Allan Dixon, 59, Runanga
Christopher (Chris) Duggan, 31, Dunollie
William (Willie) Joynson, 49, Maryborough, Queensland, Australia
Stuart (Stu) Mudge, 31, Runanga
Peter O’Neill, 55, Runanga
Brendon Palmer, 27, Greymouth
Samuel (Sam) Mackie, 26, Christchurch
Milton (Milt) Osborne, 54, Ngahere
Joseph Dunbar, 17, Christchurch
Benjamin (Ben) Rockhouse, 21, Singleton, New South Wales, Australia
Michael Monk, 23, Greymouth
John Hale, 45, Hokitika
Andrew (Huck) Hurren, 32, Hokitika
Francis Marden, 41, Barrytown
Timeline of events
March 2004: Approval given for Pike River Coal to open an underground mine.
October 2008: The mine formerly opens.
February 2010: After a number of delays, the first shipment of coal from Pike River is exported.
November 19, 2010: A methane gas explosion occurs deep inside the mine – two workers walked out but 29 remained missing.
November 24, 2010: A second explosion occurs – Pike River Coal chief executive said there was no chance the workers were still alive.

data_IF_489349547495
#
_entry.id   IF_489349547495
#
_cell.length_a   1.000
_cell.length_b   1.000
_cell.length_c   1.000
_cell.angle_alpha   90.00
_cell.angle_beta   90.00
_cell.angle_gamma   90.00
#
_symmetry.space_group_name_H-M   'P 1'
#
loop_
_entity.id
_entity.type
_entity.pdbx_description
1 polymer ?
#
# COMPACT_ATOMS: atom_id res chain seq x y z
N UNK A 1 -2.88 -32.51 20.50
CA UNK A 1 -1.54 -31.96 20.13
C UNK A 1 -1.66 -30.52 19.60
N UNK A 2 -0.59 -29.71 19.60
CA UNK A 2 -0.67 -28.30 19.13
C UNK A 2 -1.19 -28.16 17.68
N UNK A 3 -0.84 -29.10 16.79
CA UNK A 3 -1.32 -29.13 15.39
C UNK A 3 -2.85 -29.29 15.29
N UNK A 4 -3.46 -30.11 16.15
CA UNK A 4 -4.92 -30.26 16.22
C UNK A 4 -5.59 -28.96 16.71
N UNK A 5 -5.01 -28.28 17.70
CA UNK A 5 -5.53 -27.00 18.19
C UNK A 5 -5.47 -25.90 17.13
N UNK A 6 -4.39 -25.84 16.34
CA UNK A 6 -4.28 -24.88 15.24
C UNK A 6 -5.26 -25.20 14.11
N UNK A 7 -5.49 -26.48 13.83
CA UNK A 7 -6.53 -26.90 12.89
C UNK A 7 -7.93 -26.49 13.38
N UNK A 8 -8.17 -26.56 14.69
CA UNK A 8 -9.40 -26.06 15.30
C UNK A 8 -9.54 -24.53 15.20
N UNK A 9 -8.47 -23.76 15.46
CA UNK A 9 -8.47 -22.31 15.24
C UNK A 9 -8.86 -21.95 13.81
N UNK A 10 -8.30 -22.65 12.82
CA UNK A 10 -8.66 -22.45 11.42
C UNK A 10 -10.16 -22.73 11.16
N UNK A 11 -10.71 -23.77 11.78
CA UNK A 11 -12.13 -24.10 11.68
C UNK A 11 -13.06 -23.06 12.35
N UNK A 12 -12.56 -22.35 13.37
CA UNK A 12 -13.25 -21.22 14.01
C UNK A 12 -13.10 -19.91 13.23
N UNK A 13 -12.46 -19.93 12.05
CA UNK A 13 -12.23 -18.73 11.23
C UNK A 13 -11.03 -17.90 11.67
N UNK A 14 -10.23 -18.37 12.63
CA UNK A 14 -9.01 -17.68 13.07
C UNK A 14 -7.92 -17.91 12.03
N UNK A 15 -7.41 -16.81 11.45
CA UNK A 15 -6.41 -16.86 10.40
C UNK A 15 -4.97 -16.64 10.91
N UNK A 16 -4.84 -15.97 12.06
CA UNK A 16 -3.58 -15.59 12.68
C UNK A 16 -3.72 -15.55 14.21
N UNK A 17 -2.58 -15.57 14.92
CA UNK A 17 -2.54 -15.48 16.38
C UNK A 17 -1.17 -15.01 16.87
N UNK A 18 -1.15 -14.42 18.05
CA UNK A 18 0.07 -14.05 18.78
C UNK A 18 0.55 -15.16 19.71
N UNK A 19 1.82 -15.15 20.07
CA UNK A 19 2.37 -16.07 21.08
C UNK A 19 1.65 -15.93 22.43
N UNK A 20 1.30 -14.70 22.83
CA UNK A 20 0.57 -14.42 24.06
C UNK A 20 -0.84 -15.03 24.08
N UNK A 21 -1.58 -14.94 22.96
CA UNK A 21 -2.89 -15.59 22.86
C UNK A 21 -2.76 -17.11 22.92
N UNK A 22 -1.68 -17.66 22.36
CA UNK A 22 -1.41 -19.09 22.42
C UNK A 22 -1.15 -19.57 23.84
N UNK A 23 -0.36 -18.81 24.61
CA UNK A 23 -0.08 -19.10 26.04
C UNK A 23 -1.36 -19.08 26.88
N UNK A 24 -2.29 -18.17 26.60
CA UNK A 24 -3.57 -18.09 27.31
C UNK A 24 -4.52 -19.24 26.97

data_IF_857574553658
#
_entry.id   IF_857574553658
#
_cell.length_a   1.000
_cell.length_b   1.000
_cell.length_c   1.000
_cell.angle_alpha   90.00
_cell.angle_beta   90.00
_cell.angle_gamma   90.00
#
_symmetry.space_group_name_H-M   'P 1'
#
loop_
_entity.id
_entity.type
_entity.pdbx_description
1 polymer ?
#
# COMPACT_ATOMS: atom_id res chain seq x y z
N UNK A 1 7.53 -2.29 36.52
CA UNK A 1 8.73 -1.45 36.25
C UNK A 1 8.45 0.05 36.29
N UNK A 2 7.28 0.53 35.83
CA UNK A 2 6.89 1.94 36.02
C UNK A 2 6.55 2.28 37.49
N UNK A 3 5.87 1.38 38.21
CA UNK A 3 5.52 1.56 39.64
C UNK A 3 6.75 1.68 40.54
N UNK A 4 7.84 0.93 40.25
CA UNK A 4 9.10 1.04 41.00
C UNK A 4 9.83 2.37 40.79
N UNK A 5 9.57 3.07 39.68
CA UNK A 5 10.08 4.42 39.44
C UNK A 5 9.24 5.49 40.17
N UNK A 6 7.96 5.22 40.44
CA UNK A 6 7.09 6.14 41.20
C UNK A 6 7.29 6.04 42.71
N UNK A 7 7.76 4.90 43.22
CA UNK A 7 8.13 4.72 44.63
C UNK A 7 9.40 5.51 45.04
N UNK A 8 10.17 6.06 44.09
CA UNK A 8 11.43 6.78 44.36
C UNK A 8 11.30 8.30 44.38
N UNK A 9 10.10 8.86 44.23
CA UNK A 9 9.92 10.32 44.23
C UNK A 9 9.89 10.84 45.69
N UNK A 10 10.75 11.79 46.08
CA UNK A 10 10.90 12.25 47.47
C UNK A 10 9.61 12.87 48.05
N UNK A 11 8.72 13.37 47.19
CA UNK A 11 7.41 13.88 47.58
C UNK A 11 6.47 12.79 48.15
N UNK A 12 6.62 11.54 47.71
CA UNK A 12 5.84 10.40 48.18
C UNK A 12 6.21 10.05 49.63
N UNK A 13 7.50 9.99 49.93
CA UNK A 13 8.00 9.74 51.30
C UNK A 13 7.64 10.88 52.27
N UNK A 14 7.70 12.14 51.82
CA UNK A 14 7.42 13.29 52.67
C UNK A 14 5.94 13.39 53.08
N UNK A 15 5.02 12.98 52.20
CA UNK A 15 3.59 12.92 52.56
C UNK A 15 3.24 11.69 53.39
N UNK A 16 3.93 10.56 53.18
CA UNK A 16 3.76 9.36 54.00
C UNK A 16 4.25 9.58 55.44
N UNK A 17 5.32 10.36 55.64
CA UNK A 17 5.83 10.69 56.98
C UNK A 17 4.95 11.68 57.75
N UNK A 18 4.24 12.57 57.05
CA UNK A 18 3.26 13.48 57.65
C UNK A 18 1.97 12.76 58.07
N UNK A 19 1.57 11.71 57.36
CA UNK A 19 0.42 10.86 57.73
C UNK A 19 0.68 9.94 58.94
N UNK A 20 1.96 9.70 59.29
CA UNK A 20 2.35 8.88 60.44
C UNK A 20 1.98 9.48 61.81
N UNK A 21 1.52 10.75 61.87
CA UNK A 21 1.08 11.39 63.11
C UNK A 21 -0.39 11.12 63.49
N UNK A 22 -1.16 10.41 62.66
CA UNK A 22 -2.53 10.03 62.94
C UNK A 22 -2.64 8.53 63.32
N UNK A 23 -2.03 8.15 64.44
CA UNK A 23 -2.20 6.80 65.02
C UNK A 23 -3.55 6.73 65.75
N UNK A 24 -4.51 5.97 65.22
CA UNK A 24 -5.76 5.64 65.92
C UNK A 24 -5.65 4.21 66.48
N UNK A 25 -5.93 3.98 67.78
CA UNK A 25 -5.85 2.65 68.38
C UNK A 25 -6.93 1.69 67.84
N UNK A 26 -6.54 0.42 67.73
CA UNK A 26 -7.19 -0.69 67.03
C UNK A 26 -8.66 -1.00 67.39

November 26, 2010: A third explosion rocks the mine.
November 28,2010: The mine is sealed after a fourth explosion.
November 29,2010: The Government announced a Royal Commission of Inquiry into the disaster.
December 13,2010: Pike Rover Coal goes into receivership.
January 14, 2010: The police abandoned attempts to recover the 29 bodies.
November 5, 2012: The Royal Commission recommends changes to health and safety laws, finding the miners were exposed to “unacceptable risk”.
August 15, 2017: Prior to the 2017 election the Labour party, Green Party, Māori Party, and United Future signed a cross-party agreement to re-enter the mine.
31 January 2018:The Pike River Recovery Agency established.
14 November 2018: Minister Andrew Little approves single re-entry of the mine.
21 May 2019: 30m barrier breached and the mine was re-entered.